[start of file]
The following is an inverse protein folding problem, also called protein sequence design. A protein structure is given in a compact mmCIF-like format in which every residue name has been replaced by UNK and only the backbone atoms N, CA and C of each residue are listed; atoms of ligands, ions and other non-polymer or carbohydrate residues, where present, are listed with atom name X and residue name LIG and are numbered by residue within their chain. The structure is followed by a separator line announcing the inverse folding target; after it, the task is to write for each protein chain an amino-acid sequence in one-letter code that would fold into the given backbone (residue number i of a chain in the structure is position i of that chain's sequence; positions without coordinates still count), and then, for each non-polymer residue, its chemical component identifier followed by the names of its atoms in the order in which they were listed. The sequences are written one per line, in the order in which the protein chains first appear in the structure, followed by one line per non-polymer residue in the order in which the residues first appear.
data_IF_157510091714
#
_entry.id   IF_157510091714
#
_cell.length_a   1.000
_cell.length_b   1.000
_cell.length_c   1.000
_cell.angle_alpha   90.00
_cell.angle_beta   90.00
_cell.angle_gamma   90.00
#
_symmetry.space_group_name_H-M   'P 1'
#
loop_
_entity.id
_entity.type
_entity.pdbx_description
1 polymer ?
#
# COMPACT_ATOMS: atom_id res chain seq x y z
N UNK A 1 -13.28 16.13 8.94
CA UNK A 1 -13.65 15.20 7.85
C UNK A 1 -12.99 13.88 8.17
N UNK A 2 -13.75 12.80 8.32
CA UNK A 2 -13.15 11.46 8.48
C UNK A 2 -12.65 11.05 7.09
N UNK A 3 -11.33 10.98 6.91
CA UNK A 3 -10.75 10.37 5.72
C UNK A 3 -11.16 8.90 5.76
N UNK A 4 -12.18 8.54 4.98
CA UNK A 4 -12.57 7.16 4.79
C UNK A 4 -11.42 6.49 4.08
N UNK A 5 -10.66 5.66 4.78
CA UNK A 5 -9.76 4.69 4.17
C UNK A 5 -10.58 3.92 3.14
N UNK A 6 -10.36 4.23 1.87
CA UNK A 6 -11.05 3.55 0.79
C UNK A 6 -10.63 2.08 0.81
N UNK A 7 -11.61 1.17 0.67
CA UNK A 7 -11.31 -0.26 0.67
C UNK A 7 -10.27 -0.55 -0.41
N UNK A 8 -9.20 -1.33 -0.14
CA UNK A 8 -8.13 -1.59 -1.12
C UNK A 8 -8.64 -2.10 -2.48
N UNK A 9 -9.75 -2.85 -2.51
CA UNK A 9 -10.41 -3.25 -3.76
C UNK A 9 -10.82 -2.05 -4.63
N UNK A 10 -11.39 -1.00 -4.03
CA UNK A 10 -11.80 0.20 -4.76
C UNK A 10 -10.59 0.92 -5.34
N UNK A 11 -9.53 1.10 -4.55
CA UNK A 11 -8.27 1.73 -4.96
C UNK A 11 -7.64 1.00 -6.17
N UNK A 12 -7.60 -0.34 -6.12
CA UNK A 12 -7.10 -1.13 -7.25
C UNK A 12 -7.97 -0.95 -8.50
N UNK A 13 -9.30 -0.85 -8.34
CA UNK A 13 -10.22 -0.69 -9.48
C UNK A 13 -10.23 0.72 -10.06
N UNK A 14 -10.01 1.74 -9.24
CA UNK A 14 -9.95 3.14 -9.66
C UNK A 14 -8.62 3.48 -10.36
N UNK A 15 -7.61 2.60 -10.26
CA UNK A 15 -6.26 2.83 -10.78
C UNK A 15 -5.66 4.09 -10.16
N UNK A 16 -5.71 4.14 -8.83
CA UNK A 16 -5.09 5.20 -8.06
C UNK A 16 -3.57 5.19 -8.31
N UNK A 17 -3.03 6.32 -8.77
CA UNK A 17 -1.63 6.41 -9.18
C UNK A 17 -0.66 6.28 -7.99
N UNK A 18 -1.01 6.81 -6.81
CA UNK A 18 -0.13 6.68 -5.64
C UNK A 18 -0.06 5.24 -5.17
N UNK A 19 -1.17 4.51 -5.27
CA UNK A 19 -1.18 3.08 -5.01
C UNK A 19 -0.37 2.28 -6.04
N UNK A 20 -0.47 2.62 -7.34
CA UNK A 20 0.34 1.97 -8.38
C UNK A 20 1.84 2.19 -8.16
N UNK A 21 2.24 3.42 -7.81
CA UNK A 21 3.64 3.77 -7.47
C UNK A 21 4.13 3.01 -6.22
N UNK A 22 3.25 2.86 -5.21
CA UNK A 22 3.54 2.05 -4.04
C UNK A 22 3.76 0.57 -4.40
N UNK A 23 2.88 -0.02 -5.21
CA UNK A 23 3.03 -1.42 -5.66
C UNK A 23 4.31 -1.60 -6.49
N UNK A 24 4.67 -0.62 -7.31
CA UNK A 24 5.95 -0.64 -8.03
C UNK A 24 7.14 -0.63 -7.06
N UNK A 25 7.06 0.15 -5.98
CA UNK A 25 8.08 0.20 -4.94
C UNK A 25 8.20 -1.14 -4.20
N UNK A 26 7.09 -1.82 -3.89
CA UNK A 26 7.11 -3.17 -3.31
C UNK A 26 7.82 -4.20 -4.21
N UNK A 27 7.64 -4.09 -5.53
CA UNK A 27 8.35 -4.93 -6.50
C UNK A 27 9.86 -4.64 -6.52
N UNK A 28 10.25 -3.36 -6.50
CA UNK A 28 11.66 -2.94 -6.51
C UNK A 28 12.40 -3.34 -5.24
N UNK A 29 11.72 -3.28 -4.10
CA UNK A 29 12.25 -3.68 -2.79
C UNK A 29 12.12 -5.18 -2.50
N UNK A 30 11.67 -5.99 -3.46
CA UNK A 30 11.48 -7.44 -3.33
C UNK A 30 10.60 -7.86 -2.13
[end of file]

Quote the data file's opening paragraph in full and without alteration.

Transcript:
The following is an inverse protein folding problem, also called protein sequence design. A protein structure is given in a compact mmCIF-like format in which every residue name has been replaced by UNK and only the backbone atoms N, CA and C of each residue are listed; atoms of ligands, ions and other non-polymer or carbohydrate residues, where present, are listed with atom name X and residue name LIG and are numbered by residue within their chain. The structure is followed by a separator line announcing the inverse folding target; after it, the task is to write for each protein chain an amino-acid sequence in one-letter code that would fold into the given backbone (residue number i of a chain in the structure is position i of that chain's sequence; positions without coordinates still count), and then, for each non-polymer residue, its chemical component identifier followed by the names of its atoms in the order in which they were listed. The sequences are written one per line, in the order in which the protein chains first appear in the structure, followed by one line per non-polymer residue in the order in which the residues first appear.